The tricky part is avoiding defense fleets from any of the involved parties, which usually means either being in elusive ships or having a well-placed spy.
#3 High Traffic Low-Security Space
Though low-sec is often derided as a barren wasteland, there are areas that have thriving portions of activity. They are, alas, often plagued by the most elite PvPers. I'm talking about the kind that run three clients at once with faction cruisers and remote repair modules. These areas are best avoided, even by serious PvPers. Even a seemingly winnable encounter usually ends up having a fleet of buddies appearing out of nowhere to tip the odds.
Areas like this include Amamake, which is sort of the informal pirate PvPer free for all system, in which people looking for an unfair fight will jump around the belts, usually with a ton of backup hidden in a safe spot or something similarly sneaky. Which can be interesting in a sort of sneaky contest of one-upmanship way, but probably isn't in the best interests of most EVE players.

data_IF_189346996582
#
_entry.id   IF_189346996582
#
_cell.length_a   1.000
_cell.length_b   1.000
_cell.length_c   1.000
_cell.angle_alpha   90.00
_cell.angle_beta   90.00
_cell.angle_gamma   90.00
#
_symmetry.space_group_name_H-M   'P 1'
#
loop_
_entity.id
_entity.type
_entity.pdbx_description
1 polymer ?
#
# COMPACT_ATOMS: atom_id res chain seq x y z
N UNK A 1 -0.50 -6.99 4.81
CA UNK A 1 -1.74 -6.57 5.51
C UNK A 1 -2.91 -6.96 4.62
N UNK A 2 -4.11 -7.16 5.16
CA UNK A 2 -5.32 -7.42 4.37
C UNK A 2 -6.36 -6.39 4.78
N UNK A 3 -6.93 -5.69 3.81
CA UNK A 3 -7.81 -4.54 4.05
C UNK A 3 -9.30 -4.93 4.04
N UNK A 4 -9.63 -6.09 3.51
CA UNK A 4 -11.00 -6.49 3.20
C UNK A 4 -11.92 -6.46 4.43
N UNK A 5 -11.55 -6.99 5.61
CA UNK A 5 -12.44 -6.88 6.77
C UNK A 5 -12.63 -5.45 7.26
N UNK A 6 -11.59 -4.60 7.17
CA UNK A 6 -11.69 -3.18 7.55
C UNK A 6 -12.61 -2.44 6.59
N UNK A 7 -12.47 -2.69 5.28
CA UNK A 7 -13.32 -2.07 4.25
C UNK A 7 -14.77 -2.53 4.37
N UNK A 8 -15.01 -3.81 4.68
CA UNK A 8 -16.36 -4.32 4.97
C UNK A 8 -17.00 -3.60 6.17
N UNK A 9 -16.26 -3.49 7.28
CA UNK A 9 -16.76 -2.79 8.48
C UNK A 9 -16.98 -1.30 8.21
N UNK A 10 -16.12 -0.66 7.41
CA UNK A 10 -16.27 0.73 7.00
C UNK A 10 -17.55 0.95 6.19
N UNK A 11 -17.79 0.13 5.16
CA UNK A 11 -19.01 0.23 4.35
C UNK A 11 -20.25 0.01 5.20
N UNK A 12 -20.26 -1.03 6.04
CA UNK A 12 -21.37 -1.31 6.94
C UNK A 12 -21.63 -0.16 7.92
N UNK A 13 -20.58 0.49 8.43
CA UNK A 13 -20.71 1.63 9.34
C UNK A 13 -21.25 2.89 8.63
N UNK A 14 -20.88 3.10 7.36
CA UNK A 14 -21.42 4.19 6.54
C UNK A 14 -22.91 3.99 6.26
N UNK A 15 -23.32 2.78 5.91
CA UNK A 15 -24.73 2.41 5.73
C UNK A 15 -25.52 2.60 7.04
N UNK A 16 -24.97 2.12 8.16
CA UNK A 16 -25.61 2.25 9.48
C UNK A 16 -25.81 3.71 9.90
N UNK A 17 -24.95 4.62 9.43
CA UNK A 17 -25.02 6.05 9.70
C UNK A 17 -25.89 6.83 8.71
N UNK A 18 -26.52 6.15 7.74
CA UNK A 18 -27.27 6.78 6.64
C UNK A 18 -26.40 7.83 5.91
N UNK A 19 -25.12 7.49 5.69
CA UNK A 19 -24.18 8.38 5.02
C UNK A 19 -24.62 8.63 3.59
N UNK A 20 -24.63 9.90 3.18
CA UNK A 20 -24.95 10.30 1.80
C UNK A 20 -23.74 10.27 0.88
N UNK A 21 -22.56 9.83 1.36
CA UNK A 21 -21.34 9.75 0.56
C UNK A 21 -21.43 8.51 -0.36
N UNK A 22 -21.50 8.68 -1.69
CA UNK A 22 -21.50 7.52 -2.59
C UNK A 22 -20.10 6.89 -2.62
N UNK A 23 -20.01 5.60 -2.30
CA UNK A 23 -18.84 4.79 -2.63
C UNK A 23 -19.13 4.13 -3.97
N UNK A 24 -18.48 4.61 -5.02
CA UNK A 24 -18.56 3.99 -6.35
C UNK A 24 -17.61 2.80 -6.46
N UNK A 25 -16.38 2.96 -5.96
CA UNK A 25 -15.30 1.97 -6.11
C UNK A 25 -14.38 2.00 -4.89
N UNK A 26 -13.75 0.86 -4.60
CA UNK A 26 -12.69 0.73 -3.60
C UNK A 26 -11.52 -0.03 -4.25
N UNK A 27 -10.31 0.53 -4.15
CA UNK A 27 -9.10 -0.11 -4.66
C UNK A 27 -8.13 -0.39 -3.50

Other areas include the stretch of low-sec between Jita and Rens, a well-known four-system "short-cut" that shaves ten jumps off the trip between them, but is perhaps the most heavily camped portion of low-sec in the game. This is with good reason. Every day, dozens of people assume that their odds of getting through are decent enough to be worth trying. Most of them are wrong.
In well-travelled low-sec systems, the best way to gank someone is usually to have a single tackler with an amazingly high sensor strength lock and tackle targets, with confederates waiting an AU or so away from the gate, aligned to it. When something juicy jumps in, the tackler snags it, the fleet warps in, they blow it up, and warp out before the sentry guns can cause too much trouble. This method avoids both the sentry guns, and limits their exposure to any fleets that roll through.
This last area is probably the most dangerous of all, because the only people likely to give a fight are those that very deliberately decide to engage you in combat, and are best-equipped with a skill set to defeat you. While the other zones offer opportunity, low-sec areas that get a lot of traffic are best viewed as a death trap.